Clear, FL- “Authorities have no leads at this time, and the student body is obviously very disappointed,” Clear County Superintendent of Schools, Denise Tasker told reporters from the steps of James Marsden High School on Monday morning. “I know how much these kids have been looking forward to this year’s Bottle Smosh, and for this to happen two days before the event… it is devastating.”
Monday morning, police were dispatched to the suburban Central Florida campus, after administrators arrived to find that thousands of glass bottles housed at the onsite Recycling Center had been destroyed over the weekend.
“This is a major bummer,” student director of Recycling, Trevor Campbell told me after the press conference. “For the last two years, our Recycling Program has organized the Bottle Smosh. On the last day of the school year, students sign up to run through the Smosh Course, throwing bottles at designated targets throughout our warehouse facility. A panel of judge’s awards each participant a score based on targets hit, time of completion, and level of enthusiasm. At the end of the event, we gather the broken glass, and put it on the big scales, then award the student who guessed closest to the weight, a hundred dollar gift card to the Salvation Army. Last year we gathered over three tons of glass. And this year it actually looked like we were going to shatter that number.”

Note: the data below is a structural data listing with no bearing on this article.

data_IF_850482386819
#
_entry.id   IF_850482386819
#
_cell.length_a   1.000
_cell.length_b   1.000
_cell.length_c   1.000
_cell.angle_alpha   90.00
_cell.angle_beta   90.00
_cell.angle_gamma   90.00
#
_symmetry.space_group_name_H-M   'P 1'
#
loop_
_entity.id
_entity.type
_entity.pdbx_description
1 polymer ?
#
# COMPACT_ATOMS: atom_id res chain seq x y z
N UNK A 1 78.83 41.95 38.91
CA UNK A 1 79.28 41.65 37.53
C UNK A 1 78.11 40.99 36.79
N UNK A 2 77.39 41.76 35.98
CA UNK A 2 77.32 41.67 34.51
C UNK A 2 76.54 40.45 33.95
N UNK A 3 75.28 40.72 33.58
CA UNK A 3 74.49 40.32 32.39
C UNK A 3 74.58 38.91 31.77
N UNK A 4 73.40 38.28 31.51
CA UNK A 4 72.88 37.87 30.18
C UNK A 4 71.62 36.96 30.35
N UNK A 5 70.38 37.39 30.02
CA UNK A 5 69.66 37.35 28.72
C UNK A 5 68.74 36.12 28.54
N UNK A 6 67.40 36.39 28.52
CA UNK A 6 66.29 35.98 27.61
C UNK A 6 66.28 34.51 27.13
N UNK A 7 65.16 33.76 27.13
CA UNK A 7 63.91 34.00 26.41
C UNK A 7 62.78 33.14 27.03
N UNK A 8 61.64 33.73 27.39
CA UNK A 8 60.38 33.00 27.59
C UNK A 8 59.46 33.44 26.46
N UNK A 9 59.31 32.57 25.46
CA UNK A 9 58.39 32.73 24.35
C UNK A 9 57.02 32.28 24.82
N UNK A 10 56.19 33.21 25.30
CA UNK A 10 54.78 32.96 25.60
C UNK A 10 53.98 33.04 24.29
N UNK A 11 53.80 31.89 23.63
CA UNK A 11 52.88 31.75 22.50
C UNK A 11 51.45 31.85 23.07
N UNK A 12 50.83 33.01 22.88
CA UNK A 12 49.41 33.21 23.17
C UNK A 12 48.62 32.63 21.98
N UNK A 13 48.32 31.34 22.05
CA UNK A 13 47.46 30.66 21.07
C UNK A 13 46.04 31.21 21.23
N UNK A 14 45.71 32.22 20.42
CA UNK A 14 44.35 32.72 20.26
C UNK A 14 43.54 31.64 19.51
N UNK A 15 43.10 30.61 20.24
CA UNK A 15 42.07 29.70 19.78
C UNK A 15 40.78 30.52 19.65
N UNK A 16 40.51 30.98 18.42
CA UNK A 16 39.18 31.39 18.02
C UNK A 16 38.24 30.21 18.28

Instead, it was the student’s hopes and dreams that were shattered. “It’s really unfortunate this happened. I know how much effort Trevor put into this. For the last year he’s been my TA, fourth and fifth period, and I’ve seen first had this young man’s commitment to his community, and to this program,” English teacher Abigail Henry told me from her classroom. “All things considered, I’d say he’s taking it very well.”
“There’s not much we can do about it now. The Smosh is ruined, now were clamoring for a backup plan. We’ll figure something out. This community is strong; we aren’t going to let this break us.”
High School Sleuth Saves the Day
Clear, FL- “The kids did a hell of a job. On a case like this, there isn’t much follow up on our end; we just don’t have the resources. I’m very proud of this group of these kids. Hopefully after graduation, a few of them will apply with the department,” Clear County Police Commissioner William Franks told reporters from the steps of the County Courtroom on Wednesday Morning. “Turns out, the vandal was a fellow student. Thank goodness one of the Recycling program kids also worked on the year book committee, and was able to connect the dots by cross referencing photograph with the surveillance tape! This was investigation 101.”
“I had my suspicions it was a fellow student,” Ally Edwards told me after the press conference. “I made it my goal to solve this by the end of the summer. It was a complete effort by the members of the Recycling Club. We put a lot of time into this. Nobody was surprised when we discovered it was ‘The Seth.’”